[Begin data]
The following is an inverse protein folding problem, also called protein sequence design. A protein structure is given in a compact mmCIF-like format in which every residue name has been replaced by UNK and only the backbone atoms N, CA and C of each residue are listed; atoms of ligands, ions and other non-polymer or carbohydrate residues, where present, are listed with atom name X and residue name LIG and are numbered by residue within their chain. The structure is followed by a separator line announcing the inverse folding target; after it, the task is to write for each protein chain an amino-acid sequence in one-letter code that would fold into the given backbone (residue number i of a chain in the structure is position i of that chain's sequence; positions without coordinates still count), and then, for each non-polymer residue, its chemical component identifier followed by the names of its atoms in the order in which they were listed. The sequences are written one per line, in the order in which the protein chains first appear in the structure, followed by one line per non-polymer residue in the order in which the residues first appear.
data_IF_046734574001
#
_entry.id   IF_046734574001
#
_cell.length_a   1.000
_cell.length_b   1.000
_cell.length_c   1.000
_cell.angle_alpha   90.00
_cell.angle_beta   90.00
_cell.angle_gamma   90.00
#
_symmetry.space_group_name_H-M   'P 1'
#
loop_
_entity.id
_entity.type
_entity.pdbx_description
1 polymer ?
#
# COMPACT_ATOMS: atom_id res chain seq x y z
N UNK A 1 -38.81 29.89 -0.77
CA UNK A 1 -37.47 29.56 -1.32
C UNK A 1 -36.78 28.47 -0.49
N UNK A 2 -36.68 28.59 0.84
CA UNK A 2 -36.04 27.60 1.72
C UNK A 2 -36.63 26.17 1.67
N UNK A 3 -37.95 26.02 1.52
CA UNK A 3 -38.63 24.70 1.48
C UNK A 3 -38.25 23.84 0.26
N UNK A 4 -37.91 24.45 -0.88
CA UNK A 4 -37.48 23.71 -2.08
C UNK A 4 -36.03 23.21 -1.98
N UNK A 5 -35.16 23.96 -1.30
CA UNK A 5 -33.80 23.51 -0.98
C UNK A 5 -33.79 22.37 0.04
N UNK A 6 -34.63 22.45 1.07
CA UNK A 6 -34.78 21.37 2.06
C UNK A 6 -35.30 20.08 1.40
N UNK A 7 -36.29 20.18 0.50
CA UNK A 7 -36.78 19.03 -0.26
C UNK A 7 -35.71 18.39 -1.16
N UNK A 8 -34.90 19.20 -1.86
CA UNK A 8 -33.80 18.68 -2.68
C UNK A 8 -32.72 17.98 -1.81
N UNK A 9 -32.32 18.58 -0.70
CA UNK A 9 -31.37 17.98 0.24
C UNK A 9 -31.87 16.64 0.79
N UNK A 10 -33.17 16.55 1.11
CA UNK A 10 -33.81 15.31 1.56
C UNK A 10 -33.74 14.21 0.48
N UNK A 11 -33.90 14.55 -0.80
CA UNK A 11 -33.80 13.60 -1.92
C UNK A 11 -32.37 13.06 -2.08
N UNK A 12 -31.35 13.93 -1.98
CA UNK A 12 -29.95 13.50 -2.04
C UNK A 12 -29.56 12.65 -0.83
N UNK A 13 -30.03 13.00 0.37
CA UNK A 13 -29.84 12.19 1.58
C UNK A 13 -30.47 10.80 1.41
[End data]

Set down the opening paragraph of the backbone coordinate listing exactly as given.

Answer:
The following is an inverse protein folding problem, also called protein sequence design. A protein structure is given in a compact mmCIF-like format in which every residue name has been replaced by UNK and only the backbone atoms N, CA and C of each residue are listed; atoms of ligands, ions and other non-polymer or carbohydrate residues, where present, are listed with atom name X and residue name LIG and are numbered by residue within their chain. The structure is followed by a separator line announcing the inverse folding target; after it, the task is to write for each protein chain an amino-acid sequence in one-letter code that would fold into the given backbone (residue number i of a chain in the structure is position i of that chain's sequence; positions without coordinates still count), and then, for each non-polymer residue, its chemical component identifier followed by the names of its atoms in the order in which they were listed. The sequences are written one per line, in the order in which the protein chains first appear in the structure, followed by one line per non-polymer residue in the order in which the residues first appear.